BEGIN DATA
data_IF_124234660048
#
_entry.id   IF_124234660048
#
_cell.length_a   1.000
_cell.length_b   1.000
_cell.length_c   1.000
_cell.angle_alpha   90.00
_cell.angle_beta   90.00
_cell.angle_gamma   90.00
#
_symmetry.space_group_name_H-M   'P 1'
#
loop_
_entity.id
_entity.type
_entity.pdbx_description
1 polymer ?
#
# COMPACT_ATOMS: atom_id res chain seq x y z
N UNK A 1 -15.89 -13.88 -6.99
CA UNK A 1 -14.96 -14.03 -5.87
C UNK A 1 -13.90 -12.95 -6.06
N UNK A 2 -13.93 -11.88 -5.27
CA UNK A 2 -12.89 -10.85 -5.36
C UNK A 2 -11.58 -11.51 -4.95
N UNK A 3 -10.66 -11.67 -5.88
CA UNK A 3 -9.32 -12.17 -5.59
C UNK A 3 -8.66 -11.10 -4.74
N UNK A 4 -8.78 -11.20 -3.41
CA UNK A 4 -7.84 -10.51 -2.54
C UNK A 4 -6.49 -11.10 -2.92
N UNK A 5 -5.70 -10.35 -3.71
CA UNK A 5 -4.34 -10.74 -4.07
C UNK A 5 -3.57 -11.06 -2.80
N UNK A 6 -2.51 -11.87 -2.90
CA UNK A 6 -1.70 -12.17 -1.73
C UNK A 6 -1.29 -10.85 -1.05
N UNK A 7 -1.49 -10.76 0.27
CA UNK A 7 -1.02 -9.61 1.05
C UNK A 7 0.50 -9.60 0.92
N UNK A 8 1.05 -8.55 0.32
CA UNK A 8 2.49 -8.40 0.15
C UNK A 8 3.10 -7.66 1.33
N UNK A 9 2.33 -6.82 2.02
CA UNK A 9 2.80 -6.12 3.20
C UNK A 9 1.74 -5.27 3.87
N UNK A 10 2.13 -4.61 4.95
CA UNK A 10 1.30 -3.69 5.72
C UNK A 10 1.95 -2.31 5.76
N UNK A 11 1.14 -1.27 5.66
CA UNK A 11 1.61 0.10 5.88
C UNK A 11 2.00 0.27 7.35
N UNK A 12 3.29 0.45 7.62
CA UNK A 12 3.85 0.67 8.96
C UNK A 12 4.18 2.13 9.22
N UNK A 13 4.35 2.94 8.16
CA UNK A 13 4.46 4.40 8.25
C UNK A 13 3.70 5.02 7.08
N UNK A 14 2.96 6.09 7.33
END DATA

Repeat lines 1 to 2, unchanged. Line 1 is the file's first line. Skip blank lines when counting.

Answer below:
data_IF_124234660048
#